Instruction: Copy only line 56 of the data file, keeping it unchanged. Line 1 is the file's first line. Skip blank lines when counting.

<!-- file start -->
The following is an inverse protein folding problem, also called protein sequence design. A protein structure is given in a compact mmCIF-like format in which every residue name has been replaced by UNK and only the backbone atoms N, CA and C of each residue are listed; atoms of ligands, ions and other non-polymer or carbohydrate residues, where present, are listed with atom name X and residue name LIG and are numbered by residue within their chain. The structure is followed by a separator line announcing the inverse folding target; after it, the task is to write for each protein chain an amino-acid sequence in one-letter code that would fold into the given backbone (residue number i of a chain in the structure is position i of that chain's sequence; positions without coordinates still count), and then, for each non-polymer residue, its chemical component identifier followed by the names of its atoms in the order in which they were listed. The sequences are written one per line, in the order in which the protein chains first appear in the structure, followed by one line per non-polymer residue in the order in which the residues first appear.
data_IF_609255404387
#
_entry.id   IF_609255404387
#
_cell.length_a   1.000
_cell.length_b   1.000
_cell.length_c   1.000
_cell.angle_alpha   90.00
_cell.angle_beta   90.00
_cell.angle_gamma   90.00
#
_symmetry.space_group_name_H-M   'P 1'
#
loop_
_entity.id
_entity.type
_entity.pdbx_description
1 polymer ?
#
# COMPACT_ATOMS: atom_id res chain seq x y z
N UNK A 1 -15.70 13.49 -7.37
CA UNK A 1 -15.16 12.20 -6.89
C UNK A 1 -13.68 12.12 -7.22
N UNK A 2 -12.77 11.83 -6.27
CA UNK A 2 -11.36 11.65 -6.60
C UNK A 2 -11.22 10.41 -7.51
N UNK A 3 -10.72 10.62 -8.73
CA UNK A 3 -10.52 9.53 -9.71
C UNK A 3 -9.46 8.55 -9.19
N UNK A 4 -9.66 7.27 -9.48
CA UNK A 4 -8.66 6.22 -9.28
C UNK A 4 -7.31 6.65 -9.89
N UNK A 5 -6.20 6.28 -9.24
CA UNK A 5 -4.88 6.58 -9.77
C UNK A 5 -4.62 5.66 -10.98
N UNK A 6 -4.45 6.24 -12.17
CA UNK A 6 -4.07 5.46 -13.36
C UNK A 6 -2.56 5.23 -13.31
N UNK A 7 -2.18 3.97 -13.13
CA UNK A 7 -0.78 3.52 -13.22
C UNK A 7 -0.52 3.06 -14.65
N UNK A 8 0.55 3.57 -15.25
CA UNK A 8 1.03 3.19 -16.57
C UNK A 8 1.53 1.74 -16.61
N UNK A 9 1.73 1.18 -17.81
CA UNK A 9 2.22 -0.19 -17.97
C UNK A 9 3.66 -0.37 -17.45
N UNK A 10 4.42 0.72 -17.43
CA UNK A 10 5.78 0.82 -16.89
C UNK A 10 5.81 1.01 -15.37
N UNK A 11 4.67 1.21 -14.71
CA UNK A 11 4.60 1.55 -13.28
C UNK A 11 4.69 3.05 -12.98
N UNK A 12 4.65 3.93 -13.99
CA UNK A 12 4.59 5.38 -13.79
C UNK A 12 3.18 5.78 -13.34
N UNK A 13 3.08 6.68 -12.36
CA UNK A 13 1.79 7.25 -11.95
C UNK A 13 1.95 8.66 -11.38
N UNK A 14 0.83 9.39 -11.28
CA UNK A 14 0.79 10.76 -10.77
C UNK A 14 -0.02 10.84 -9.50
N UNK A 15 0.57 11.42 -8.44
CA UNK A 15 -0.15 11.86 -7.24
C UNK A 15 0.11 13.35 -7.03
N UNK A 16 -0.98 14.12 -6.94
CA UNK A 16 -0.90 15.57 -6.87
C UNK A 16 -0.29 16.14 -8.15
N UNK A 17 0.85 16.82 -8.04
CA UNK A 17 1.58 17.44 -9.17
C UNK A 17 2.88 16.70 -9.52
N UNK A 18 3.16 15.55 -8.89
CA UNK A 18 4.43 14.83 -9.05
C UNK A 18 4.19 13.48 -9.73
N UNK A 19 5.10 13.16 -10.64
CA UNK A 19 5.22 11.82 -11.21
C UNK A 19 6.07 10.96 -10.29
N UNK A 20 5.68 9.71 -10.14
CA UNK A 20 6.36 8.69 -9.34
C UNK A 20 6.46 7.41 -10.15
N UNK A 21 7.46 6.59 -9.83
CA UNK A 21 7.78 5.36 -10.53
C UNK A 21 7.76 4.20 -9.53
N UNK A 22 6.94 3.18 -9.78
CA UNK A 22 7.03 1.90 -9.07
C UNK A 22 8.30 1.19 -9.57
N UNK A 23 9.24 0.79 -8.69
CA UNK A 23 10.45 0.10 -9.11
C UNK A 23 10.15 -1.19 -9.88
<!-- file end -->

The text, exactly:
CA UNK A 12 4.59 5.38 -13.79